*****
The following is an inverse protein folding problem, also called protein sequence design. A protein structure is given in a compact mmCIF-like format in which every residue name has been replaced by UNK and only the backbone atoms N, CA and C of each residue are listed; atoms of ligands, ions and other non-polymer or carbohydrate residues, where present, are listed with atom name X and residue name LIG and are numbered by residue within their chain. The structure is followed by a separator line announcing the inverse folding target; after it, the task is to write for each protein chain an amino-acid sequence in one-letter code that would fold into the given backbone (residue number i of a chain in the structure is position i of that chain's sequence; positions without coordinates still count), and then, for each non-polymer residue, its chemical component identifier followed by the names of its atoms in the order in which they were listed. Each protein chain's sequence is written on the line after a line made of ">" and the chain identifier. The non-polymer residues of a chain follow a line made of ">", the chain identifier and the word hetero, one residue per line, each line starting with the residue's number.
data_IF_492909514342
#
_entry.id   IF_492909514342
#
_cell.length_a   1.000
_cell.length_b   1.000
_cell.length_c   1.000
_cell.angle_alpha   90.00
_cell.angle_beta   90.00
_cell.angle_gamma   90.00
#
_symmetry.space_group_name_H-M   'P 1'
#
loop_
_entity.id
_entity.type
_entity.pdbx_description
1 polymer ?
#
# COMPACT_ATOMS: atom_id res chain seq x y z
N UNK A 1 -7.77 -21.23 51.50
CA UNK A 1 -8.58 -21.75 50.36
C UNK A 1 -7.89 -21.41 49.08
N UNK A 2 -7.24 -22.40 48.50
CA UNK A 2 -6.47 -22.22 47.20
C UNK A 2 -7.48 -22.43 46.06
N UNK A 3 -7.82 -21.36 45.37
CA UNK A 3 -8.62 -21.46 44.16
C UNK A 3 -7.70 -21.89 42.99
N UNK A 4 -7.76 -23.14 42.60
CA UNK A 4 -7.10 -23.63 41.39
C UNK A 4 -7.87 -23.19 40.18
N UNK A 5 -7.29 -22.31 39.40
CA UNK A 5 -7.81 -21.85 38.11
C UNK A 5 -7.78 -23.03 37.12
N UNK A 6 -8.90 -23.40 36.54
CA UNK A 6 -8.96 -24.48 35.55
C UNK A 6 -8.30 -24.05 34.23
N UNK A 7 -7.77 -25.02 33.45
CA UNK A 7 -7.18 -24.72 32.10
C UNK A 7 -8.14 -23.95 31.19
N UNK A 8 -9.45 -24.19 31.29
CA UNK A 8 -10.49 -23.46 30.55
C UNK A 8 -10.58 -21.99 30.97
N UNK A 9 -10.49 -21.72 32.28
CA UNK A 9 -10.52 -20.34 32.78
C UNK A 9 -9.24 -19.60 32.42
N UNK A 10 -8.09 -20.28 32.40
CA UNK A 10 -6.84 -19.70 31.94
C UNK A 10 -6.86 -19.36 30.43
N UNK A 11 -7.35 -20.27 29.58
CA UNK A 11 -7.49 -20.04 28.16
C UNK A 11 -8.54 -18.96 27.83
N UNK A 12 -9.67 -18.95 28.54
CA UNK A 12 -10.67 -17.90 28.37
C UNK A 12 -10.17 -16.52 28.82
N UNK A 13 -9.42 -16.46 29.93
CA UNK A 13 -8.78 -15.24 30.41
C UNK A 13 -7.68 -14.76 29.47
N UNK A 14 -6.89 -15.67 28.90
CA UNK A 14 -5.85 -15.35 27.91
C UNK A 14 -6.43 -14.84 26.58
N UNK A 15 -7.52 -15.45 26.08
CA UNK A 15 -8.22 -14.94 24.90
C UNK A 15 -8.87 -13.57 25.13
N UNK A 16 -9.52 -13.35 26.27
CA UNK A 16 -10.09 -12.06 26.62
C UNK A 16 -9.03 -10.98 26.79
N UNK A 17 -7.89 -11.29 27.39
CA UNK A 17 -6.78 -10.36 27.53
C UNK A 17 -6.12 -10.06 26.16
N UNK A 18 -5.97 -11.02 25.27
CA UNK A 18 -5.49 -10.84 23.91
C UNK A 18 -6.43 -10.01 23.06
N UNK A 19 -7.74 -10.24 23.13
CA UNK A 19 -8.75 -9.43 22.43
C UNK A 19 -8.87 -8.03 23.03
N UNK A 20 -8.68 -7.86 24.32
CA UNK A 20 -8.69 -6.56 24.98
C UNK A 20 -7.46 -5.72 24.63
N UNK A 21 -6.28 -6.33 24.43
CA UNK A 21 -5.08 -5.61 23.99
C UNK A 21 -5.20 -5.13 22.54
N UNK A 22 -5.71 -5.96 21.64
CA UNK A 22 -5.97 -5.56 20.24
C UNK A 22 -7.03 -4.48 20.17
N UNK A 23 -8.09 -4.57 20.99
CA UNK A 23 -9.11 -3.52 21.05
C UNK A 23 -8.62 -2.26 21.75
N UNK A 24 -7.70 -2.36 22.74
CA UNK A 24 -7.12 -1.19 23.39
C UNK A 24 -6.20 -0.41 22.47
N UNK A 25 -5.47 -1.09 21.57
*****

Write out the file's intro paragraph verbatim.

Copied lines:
The following is an inverse protein folding problem, also called protein sequence design. A protein structure is given in a compact mmCIF-like format in which every residue name has been replaced by UNK and only the backbone atoms N, CA and C of each residue are listed; atoms of ligands, ions and other non-polymer or carbohydrate residues, where present, are listed with atom name X and residue name LIG and are numbered by residue within their chain. The structure is followed by a separator line announcing the inverse folding target; after it, the task is to write for each protein chain an amino-acid sequence in one-letter code that would fold into the given backbone (residue number i of a chain in the structure is position i of that chain's sequence; positions without coordinates still count), and then, for each non-polymer residue, its chemical component identifier followed by the names of its atoms in the order in which they were listed. Each protein chain's sequence is written on the line after a line made of ">" and the chain identifier. The non-polymer residues of a chain follow a line made of ">", the chain identifier and the word hetero, one residue per line, each line starting with the residue's number.